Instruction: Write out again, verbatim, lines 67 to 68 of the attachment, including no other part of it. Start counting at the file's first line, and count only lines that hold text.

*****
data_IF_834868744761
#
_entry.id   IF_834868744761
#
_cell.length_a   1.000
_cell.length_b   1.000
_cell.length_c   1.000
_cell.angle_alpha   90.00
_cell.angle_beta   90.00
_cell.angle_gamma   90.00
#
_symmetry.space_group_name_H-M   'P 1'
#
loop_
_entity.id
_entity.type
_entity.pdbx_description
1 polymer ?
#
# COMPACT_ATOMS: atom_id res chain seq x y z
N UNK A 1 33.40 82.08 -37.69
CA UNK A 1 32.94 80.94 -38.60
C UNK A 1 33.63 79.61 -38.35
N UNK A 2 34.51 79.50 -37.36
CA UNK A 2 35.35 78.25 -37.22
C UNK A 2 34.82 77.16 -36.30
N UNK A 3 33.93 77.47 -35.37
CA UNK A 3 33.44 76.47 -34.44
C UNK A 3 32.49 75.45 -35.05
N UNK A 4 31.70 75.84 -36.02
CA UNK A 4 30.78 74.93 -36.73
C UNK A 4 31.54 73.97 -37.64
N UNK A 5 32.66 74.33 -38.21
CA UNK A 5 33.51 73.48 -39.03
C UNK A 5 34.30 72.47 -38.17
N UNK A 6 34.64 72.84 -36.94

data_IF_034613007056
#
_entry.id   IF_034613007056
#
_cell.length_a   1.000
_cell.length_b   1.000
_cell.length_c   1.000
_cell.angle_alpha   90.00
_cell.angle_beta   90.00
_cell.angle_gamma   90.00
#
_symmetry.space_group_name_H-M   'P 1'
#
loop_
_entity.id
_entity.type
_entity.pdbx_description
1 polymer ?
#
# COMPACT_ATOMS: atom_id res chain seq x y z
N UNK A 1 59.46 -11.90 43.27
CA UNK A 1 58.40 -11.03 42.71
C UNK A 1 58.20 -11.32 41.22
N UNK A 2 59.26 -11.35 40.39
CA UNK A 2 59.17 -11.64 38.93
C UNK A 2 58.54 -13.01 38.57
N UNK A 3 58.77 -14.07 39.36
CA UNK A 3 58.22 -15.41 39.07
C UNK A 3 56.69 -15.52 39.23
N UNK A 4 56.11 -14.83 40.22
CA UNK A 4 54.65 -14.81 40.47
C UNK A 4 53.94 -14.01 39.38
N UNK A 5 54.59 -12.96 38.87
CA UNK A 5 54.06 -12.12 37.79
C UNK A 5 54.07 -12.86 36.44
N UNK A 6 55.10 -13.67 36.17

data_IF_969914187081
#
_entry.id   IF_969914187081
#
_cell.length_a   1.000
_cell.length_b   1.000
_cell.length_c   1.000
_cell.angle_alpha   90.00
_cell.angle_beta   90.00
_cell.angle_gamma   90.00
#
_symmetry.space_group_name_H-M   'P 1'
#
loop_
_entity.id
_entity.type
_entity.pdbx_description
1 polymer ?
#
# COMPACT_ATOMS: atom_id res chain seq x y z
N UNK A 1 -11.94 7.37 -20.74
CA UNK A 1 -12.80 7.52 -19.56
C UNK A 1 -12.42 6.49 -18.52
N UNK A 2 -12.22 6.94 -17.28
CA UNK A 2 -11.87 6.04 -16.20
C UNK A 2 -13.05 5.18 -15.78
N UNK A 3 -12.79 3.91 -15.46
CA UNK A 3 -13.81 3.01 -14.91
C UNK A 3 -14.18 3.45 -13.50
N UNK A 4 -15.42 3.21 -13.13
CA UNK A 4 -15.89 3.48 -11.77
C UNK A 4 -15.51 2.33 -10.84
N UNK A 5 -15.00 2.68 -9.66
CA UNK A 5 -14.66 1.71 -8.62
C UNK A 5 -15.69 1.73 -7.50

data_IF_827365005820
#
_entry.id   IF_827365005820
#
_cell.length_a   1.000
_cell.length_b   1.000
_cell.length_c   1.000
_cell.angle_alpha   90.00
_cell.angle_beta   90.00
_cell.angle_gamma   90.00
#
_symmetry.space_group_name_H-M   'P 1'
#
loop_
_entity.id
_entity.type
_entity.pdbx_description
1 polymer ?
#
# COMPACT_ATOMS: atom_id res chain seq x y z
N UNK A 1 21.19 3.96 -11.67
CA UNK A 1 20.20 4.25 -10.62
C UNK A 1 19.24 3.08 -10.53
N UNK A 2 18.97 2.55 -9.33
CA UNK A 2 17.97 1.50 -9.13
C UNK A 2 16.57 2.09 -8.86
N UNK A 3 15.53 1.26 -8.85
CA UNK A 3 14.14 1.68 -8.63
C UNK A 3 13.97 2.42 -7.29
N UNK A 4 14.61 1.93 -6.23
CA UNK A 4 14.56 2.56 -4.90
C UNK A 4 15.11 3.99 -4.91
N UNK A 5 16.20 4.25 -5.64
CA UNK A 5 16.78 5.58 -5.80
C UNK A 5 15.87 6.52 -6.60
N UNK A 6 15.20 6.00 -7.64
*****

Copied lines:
CA UNK A 4 54.65 -14.81 40.47
C UNK A 4 53.94 -14.01 39.38